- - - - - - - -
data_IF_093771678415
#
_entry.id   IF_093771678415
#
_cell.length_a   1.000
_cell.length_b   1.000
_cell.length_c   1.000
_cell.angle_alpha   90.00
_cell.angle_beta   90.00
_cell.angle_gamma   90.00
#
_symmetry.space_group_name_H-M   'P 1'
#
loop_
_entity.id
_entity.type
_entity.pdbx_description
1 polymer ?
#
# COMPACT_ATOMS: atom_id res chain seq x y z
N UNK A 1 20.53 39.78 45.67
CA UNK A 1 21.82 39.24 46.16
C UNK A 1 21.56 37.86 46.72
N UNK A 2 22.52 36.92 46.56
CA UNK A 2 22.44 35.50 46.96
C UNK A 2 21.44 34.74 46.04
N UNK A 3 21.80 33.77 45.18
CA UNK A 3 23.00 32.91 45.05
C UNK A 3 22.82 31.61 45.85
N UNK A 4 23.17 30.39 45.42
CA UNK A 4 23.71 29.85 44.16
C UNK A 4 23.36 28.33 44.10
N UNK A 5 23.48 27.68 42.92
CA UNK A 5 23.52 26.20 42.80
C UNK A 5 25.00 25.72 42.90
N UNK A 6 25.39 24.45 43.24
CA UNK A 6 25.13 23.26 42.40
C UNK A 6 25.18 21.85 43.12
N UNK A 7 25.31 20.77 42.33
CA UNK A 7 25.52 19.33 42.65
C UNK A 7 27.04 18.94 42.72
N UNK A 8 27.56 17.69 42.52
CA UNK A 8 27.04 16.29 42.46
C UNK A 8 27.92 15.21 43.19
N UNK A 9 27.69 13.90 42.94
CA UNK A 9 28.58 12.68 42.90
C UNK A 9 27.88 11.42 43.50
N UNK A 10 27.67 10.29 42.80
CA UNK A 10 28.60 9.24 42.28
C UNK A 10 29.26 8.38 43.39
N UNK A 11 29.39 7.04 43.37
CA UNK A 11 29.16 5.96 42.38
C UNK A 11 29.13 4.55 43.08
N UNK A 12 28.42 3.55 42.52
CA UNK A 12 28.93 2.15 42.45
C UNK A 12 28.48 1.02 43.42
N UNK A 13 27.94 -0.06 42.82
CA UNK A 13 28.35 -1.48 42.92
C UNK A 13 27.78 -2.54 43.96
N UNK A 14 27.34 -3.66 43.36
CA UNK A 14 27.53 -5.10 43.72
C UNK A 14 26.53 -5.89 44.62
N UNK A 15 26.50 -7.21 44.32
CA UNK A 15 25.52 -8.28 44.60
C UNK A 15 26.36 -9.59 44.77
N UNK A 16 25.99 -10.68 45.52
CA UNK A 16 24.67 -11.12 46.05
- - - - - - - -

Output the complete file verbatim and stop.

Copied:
data_IF_093771678415
#
_entry.id   IF_093771678415
#
_cell.length_a   1.000
_cell.length_b   1.000
_cell.length_c   1.000
_cell.angle_alpha   90.00
_cell.angle_beta   90.00
_cell.angle_gamma   90.00
#
_symmetry.space_group_name_H-M   'P 1'
#
loop_
_entity.id
_entity.type
_entity.pdbx_description
1 polymer ?
#
# COMPACT_ATOMS: atom_id res chain seq x y z
N UNK A 1 20.53 39.78 45.67
CA UNK A 1 21.82 39.24 46.16
C UNK A 1 21.56 37.86 46.72
N UNK A 2 22.52 36.92 46.56
CA UNK A 2 22.44 35.50 46.96
C UNK A 2 21.44 34.74 46.04
N UNK A 3 21.80 33.77 45.18
CA UNK A 3 23.00 32.91 45.05
C UNK A 3 22.82 31.61 45.85
N UNK A 4 23.17 30.39 45.42
CA UNK A 4 23.71 29.85 44.16
C UNK A 4 23.36 28.33 44.10
N UNK A 5 23.48 27.68 42.92
CA UNK A 5 23.52 26.20 42.80
C UNK A 5 25.00 25.72 42.90
N UNK A 6 25.39 24.45 43.24
CA UNK A 6 25.13 23.26 42.40
C UNK A 6 25.18 21.85 43.12
N UNK A 7 25.31 20.77 42.33
CA UNK A 7 25.52 19.33 42.65
C UNK A 7 27.04 18.94 42.72
N UNK A 8 27.56 17.69 42.52
CA UNK A 8 27.04 16.29 42.46
C UNK A 8 27.92 15.21 43.19
N UNK A 9 27.69 13.90 42.94
CA UNK A 9 28.58 12.68 42.90
C UNK A 9 27.88 11.42 43.50
N UNK A 10 27.67 10.29 42.80
CA UNK A 10 28.60 9.24 42.28
C UNK A 10 29.26 8.38 43.39
N UNK A 11 29.39 7.04 43.37
CA UNK A 11 29.16 5.96 42.38
C UNK A 11 29.13 4.55 43.08
N UNK A 12 28.42 3.55 42.52
CA UNK A 12 28.93 2.15 42.45
C UNK A 12 28.48 1.02 43.42
N UNK A 13 27.94 -0.06 42.82
CA UNK A 13 28.35 -1.48 42.92
C UNK A 13 27.78 -2.54 43.96
N UNK A 14 27.34 -3.66 43.36
CA UNK A 14 27.53 -5.10 43.72
C UNK A 14 26.53 -5.89 44.62
N UNK A 15 26.50 -7.21 44.32
CA UNK A 15 25.52 -8.28 44.60
C UNK A 15 26.36 -9.59 44.77
N UNK A 16 25.99 -10.68 45.52
CA UNK A 16 24.67 -11.12 46.05